© Copyright Policy
Related In: Results  -  Collection

License
Show All Figures
getmorefigures.php?uid=PMC4482269&req=5

pone.0125725.g003: MDS results for the two distance matrices on the 60 fMRI nouns.We compared the PC-score matrix of MiF-EAT (top) with the co-occurrence matrix of Mitchell et al.’s model from the Google Web 1T 5-gram collection (bottom). The natural numbers attached to the nouns represent the semantic categories (animals: cyan-(1), body parts: magenta-(2), buildings: red-(3), building parts: green-(4), clothing: blue-(5), furniture: black-(6), insects: cyan-(7), kitchen items: magenta-(8), man-made objects: red-(9), tools: green-(10), vegetables: blue-(11), and vehicles: black-(12)). The computation and visualisation were made using Statistics Toolbox and Matlab.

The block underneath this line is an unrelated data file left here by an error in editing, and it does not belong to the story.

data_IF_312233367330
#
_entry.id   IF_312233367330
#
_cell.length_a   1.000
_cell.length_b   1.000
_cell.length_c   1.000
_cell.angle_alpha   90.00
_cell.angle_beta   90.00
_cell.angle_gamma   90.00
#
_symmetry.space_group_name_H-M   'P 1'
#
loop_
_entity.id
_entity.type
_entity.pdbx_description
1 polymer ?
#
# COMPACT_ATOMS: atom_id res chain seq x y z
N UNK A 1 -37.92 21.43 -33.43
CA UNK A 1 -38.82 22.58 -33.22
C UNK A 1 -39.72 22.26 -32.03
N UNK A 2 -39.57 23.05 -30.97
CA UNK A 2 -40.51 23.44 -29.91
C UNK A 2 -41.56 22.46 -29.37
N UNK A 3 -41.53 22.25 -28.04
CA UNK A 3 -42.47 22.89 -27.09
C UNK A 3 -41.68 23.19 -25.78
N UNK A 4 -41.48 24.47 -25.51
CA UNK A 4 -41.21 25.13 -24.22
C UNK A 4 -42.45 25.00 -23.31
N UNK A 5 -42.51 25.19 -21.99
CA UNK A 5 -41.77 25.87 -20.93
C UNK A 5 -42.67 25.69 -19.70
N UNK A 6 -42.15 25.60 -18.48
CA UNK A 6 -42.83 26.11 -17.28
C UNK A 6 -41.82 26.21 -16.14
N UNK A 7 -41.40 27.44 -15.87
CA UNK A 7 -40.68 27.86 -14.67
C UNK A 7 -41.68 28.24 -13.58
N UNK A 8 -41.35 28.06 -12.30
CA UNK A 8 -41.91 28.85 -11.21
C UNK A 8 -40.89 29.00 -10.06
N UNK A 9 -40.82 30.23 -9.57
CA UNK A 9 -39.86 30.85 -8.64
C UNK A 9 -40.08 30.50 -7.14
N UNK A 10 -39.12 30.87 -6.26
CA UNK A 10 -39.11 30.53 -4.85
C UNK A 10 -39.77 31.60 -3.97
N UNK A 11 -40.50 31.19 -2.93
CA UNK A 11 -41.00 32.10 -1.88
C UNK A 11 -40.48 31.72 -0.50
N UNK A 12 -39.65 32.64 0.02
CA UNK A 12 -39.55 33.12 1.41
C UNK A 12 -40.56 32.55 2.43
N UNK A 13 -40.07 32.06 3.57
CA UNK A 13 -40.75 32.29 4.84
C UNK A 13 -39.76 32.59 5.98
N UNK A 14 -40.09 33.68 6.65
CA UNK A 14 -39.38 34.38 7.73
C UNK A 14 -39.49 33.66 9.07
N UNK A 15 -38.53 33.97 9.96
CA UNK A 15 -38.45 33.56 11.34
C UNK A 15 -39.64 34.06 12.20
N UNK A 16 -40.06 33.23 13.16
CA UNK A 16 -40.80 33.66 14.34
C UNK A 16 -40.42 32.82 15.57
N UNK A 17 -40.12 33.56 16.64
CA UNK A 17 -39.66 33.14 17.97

Mentions: It is worth noting that the semantic space underlying the 60 fMRI nouns of Mitchell et al. reflects some conceptual relationships suited to word association when using MiF applied to EAT. Fig 3 shows the results of multi-dimensional scaling (MDS) applied to the 60 × 60 MiF-EAT PC-score matrix and the 60 × 25 co-occurrence probability matrix of Mitchell et al.’s original model computed from the Google Web 1T 5-gram Collection. In MDS, each of the fMRI nouns is assigned coordinates in each dimension of the between-object distance matrix, showing the level of similarity. Some words belonging to different semantic categories become close to each other, and this closeness can be interpreted as a type of derived metonymic relationship. Contiguity (‘apartment’ and ‘bell’), target objects (‘key’ for ‘barn’ and ‘apartment’), intended or unintended uses (‘pants’ and ‘arm’, ‘hand’, ‘leg’; ‘window’ and ‘hammer’), mediated associations (‘igloo’ and ‘fridge’ through ‘cold’ or ‘icy’), and so on can be retrospectively construed as reasons for affinity (even a lexical association at the level of collocation (‘cup’–‘chisel’) might be produced ex-post facto). As for the MDS map representing the co-occurrence matrix between the nouns and the 25 basic verbs for the original Mitchell et al. model, some categories (body parts, tools) have a tendency to conglomerate at the centre, and metonymic ex-post interpretation was not as easy on the periphery as the MDS map for MiF-EAT lexical information.